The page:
Giving up on the news business

Posted on 19. Oct, 2009 by in News Ecosystem, Public Support

Before reaching their dangerous conclusionrecommending government supported journalism in a report called the Reconstruction of American Journalism – former Washington Post editor Leonard Downie and Columbia journalism prof Michael Schudson make some basic and, I believe, profoundly mistaken assumptions, namely: “That journalism is now at risk, along with the advertising-supported economic foundations of newspapers.”

Just because newspapers put themselves at risk, it does not follow that journalism is at risk. Newspapers no longer own journalism. As too often happens in this discussion, they focus only on the revenue side of the business ledger of news – advertising falling from monopolistic heights – and not on the cost side and the efficiency new technology – and thus collaboration – that technology allows.

As Downie and Schudson themselves point out in their Washington Post op-ed, there is now a flourishing of new outlets and means of gathering and sharing news.

Journalists leaving newspapers have started online local news sites in many cities and towns. Others have started nonprofit local investigative reporting projects and community news services at nearby universities, as well as national and statewide nonprofit investigative reporting organizations. Still others are working with local residents to produce neighborhood news blogs. Newspapers themselves are collaborating with other news media, including some of the startups and bloggers, to supplement their smaller reporting staffs. The ranks of news gatherers now include not only newsroom staffers but also freelancers, university faculty and students, bloggers and citizens armed with smart phones….

That is a basis for a new ecosystem of journalism, one we begin to outline in our Knight Foundation-funded New Business Models for News Project. We believe there is a sustainable and profitable future for news and they only way to confirm that is to try to build it but that will not happen if we declare surrender and defeat in the hope that the market can support the news a community needs.

Downie and Schudson give up on news as a business and, in their consequent desperation, make this drastic proposal:

American society must now take some collective responsibility for supporting news reporting — as society has, at much greater expense, for public education, health care, scientific advancement and cultural preservation, through varying combinations of philanthropy, subsidy and government policy.

Collective responsibility. Socialized journalism. This is the ultimate in broccoli journalism: You are not only forced to read what journalists say is good for you but you are now forced to pay for it through taxation.

They make other suggestions with which I have no complaint: Journalism students should report not just for their professors but for the ecosystem and we see that beginning. If philanthropists want to do more to support news, I’m not going to burn their checks – but they are no white knights riding in to save the day. Public broadcasting can do more local reporting and we see movement in that direction from especially NPR and also public TV – though I would be loath to think that we should have government mandate of that. And we want more transparency; I belong to that religion.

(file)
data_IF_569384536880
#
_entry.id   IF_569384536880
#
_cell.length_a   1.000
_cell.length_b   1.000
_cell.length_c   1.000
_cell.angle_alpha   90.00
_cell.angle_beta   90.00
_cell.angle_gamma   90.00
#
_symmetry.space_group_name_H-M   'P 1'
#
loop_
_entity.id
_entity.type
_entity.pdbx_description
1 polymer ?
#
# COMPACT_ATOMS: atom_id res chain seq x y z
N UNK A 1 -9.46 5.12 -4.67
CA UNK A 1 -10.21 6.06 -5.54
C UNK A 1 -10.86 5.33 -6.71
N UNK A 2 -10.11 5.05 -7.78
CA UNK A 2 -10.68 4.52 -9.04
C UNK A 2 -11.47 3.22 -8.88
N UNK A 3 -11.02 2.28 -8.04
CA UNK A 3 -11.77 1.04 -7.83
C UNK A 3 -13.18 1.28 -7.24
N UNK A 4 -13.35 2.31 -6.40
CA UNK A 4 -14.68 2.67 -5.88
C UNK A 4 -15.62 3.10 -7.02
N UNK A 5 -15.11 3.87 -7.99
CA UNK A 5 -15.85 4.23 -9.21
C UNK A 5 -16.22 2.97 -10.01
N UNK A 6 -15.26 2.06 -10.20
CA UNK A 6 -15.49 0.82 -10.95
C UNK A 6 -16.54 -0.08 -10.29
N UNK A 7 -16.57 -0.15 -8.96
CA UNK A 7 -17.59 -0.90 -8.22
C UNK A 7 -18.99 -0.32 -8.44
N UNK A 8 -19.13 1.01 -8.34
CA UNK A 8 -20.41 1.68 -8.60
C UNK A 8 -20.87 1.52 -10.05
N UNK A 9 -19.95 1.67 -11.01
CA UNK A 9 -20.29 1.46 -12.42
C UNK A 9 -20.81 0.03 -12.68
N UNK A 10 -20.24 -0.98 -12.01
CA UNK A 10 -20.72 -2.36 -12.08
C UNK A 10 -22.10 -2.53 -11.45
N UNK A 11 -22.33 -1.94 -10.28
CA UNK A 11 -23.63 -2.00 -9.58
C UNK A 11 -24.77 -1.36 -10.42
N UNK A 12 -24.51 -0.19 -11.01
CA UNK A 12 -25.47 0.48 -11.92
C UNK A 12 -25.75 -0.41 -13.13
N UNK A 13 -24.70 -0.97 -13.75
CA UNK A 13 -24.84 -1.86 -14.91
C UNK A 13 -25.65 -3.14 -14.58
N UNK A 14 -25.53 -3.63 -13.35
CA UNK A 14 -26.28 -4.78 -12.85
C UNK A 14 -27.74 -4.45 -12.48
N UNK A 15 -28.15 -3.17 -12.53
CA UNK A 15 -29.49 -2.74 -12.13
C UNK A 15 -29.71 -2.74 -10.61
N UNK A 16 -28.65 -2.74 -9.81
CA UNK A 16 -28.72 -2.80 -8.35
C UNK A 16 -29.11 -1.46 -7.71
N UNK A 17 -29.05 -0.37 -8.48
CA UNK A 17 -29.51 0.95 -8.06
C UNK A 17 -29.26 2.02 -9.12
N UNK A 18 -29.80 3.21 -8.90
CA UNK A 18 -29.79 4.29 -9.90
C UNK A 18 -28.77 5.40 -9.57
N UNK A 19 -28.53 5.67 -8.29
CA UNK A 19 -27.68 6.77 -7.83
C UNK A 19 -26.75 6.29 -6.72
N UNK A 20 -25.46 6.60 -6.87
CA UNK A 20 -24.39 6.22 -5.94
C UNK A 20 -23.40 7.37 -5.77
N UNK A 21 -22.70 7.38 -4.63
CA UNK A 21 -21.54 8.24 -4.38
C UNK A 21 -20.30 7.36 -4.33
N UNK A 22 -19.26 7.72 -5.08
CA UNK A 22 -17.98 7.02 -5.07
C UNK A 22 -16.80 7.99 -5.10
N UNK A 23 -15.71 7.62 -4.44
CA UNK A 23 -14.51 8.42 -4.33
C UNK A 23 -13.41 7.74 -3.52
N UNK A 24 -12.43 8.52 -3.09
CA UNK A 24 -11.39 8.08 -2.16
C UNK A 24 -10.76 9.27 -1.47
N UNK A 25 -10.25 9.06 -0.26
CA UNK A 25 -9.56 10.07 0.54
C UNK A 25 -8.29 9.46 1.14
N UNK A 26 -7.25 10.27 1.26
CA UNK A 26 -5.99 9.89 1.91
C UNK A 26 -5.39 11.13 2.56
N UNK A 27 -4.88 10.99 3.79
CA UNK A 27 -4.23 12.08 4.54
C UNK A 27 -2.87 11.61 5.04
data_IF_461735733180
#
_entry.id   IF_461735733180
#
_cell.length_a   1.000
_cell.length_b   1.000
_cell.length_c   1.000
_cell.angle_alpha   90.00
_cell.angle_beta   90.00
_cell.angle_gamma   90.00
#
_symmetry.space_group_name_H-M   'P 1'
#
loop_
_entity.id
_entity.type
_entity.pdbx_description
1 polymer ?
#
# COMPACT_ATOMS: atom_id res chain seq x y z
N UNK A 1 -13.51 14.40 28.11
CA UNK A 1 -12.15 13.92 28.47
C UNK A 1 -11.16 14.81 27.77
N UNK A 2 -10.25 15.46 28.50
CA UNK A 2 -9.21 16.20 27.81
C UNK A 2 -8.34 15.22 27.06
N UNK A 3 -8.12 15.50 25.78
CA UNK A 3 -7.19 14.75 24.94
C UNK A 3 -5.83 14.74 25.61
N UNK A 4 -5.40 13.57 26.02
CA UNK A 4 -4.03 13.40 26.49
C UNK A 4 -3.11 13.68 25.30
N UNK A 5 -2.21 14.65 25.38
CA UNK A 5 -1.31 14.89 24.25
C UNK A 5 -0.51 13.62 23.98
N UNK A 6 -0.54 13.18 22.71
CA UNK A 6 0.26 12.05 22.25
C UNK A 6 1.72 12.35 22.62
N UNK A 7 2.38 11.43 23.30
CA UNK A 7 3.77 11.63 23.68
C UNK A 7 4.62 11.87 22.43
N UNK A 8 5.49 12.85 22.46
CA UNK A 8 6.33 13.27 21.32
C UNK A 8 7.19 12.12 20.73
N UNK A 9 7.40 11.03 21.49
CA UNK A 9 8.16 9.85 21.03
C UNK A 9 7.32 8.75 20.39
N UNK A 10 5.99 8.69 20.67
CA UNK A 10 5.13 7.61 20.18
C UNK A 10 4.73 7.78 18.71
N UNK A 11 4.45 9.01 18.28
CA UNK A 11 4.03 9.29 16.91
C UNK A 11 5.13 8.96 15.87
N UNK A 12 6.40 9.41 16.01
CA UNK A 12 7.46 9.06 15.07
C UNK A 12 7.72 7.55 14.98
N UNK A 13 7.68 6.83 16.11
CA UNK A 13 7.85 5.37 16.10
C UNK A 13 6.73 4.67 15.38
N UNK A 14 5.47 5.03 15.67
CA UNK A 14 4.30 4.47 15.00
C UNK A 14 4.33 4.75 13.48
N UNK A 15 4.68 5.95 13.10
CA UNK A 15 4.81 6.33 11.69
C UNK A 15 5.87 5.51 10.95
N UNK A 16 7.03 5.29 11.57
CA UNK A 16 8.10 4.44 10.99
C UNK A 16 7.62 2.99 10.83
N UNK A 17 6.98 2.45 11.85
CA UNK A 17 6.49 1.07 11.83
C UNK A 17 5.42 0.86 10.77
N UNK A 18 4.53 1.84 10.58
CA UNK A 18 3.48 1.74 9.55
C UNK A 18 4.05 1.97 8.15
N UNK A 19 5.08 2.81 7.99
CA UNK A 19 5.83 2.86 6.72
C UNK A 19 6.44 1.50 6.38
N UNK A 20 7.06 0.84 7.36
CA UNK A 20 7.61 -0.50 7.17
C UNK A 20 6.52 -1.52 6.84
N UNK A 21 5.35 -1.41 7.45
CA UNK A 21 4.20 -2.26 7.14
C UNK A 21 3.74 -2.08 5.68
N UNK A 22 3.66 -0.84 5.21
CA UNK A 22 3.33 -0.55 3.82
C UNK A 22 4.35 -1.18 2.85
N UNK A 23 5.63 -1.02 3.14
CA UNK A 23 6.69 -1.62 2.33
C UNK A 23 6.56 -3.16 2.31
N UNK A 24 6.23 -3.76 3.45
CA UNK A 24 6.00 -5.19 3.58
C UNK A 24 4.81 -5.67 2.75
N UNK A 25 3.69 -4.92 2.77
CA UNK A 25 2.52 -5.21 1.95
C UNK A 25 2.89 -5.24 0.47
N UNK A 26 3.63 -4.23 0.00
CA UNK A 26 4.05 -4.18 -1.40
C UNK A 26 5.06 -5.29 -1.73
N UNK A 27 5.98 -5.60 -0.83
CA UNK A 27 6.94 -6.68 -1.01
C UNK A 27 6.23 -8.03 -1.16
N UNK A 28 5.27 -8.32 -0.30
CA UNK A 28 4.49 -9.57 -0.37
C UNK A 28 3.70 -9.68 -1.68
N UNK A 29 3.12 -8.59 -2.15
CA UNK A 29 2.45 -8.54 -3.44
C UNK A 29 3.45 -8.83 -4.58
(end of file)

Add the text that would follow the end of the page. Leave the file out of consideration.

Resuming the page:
All this comes from that dire assumption that journalism is dying with newspapers. That is not and certainly need not be the case. I disagree with Downie and Schudson’s key assumption: There is no crisis. When you start there, you don’t just reconstruct the past of journalism but see the possibilities to build a new journalism.

: Even The New York Times’ David Carr is somewhat incredulous.

: Mulling over the full report on my train ride in this morning, I realized that my problem with it is this: Downie and Schudson are addressing the business problem of news without doing reporting on the business.

The report is a cogent, comprehensive, well-documented summary of broadly held conventional thinking on the history and current state of journalism in America, but it is all stated from the journalistic perspective – no surprise coming from two distinguished journalists.

If this were handed in to me as a term paper in my class, I’d give it back for more reporting and rethinking. I’d tell the students that they made huge assumptions about the business state of journalism – both on the revenue and cost sides of the P&L – without giving me reporting on that. I’d advise them to look at the true cost of the accountability journalism they cherish, at the inefficiency of the business today as it produces commodity news, at whether there is sufficient advertising revenue to cover the journalism that matters once news organizations rid themselves of their inefficiency, at verifying the public demand for the kind of journalism they think the public needs, and at the issues journalism has had with trust and quality. Then, if they still came to the same conclusions – which I doubt – I’d urge them to get more balanced reporting on the risks behind each of their recommendations, particularly involving government subsidies, direct funding, and mandates on journalism. I think they did half the story, the half we’ve already heard (and which they quite ably summarize again). They should have given us the business story since that is what they really wanted to address. I wish they had.

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